The Frontier, says William Tucker in The American Spectator.
In 1893, Frederick Jackson Turner published a seminal essay in which he argued that having an open frontier on our westward boundary had been a decisive influence in shaping the American character. The frontier experience had leveled the class traditions from Europe, proffered opportunity to the common individual, and created a spirit of independence that had constantly posed a challenge to entrenched Eastern elites. Populist movements that had continually reinvigorated American politics had all arisen on the frontier.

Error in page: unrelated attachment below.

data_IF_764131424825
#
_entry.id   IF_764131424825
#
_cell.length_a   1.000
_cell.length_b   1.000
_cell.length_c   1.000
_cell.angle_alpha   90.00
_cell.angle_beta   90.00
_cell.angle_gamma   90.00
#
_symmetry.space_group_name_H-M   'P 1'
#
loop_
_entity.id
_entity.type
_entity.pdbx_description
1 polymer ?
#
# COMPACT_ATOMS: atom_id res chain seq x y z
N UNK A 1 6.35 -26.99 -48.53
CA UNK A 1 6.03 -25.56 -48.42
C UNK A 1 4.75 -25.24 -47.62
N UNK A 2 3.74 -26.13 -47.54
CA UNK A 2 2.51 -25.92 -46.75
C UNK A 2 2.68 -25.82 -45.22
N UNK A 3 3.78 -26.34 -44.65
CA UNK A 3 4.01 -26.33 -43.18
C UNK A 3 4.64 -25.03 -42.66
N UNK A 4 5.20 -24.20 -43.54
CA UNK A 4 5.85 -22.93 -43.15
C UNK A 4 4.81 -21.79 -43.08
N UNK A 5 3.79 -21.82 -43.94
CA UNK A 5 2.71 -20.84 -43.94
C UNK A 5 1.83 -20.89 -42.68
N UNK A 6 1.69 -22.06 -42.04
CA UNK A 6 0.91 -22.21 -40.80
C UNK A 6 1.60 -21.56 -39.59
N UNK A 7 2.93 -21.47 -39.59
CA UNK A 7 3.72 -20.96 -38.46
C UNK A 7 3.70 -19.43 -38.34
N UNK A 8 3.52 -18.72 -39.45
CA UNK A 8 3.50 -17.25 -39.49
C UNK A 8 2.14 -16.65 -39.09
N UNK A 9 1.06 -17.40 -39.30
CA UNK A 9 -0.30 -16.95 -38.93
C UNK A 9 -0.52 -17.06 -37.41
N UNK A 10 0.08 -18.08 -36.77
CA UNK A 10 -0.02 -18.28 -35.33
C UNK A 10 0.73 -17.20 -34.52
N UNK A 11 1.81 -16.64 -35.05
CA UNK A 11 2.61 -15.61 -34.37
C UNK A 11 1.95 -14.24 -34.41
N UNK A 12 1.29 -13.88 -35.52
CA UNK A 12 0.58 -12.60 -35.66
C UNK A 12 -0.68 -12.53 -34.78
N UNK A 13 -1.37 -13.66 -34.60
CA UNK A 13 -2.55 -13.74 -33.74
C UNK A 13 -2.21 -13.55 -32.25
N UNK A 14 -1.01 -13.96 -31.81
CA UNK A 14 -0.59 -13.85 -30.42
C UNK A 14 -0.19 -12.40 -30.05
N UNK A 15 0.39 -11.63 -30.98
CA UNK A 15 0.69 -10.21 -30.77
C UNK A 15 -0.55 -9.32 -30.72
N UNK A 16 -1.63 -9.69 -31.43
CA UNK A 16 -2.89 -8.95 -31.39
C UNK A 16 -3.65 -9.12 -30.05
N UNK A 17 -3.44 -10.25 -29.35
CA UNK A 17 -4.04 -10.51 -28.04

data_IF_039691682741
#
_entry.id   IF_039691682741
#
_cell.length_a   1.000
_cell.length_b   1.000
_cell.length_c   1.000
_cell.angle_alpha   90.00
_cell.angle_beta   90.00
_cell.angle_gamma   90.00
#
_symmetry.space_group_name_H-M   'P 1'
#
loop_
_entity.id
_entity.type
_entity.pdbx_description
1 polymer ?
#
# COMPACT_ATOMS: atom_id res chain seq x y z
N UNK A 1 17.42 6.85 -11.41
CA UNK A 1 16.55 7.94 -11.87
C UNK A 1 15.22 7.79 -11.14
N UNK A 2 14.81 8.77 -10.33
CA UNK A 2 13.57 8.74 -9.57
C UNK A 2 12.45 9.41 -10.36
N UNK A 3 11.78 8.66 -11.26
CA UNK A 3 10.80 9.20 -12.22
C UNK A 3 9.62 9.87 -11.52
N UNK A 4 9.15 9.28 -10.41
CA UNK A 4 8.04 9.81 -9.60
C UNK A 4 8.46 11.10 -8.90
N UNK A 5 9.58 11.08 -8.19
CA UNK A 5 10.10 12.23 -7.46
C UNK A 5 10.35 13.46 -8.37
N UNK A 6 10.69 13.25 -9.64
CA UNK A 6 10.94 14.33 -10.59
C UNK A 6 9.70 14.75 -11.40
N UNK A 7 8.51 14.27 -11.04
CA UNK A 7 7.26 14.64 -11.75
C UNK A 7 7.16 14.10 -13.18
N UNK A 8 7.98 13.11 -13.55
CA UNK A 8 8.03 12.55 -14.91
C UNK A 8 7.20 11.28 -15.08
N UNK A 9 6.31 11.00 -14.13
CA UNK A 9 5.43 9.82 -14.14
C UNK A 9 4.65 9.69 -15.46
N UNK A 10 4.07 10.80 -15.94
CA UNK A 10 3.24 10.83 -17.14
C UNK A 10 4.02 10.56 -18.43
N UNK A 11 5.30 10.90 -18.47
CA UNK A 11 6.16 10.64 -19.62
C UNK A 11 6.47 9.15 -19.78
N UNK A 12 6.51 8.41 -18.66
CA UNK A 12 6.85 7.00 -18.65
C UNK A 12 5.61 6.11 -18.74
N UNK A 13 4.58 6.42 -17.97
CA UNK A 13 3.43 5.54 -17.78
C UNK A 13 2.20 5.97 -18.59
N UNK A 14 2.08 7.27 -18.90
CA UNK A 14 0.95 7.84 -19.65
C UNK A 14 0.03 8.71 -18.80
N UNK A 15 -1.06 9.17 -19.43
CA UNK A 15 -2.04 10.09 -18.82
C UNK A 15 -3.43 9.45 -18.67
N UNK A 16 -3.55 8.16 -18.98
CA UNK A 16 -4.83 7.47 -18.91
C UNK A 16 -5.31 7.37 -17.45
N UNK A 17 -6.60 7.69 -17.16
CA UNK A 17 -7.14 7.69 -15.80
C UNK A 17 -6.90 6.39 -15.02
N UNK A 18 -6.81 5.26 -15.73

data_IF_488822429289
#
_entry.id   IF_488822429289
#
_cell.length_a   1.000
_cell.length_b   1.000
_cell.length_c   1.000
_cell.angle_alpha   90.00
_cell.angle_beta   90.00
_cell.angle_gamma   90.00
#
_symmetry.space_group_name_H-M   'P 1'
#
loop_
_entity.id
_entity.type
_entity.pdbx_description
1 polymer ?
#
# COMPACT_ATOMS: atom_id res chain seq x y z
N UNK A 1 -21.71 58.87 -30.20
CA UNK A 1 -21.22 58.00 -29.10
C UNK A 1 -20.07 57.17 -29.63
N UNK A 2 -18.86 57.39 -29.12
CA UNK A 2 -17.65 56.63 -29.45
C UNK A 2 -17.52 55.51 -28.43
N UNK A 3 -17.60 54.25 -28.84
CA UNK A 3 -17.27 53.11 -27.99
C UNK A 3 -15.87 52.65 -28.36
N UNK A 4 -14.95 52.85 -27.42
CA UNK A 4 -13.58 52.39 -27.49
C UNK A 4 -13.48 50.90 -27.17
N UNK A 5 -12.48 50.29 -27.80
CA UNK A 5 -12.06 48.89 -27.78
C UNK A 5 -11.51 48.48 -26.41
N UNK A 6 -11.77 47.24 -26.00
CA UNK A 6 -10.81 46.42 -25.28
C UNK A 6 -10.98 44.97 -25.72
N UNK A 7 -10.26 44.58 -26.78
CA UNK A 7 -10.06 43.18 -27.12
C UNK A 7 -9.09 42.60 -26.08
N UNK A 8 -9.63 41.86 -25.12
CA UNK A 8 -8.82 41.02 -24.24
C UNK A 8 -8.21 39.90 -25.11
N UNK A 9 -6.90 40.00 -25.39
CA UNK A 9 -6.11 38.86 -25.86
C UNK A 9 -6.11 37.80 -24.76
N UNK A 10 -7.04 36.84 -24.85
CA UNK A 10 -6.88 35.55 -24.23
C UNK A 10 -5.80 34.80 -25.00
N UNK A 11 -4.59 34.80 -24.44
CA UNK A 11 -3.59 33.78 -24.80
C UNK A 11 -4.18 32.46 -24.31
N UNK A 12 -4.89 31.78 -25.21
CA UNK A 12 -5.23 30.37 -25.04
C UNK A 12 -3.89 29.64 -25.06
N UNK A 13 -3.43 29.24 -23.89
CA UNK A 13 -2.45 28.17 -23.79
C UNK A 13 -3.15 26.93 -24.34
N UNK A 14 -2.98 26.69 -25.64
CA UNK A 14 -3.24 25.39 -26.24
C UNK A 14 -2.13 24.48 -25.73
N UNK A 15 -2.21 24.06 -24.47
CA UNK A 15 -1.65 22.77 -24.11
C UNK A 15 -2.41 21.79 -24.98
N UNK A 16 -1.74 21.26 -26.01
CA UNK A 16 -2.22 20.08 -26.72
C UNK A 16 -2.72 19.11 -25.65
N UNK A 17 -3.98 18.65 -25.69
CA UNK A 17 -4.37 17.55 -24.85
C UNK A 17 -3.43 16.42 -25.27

It is no accident that this year the two Republican candidates come from thinly populated Western frontier states. Sarah Palin perfectly embodies this frontier spirit and both candidates are considered “mavericks,” earning their spurs by taking on entrenched interests. Obama, on the other hand — though he may not realize it — draws his strongest support from Eastern colleges and established hierarchical institutions. He is the candidate of the non-profit sector, that odd hybrid of a capitalist society in which educated people try to claim money from profit-making institutions and “turn it to good use,” usually following their own proclivities.
He discusses many other influences, including race and money.
It is an interesting and, perhaps, foundational read.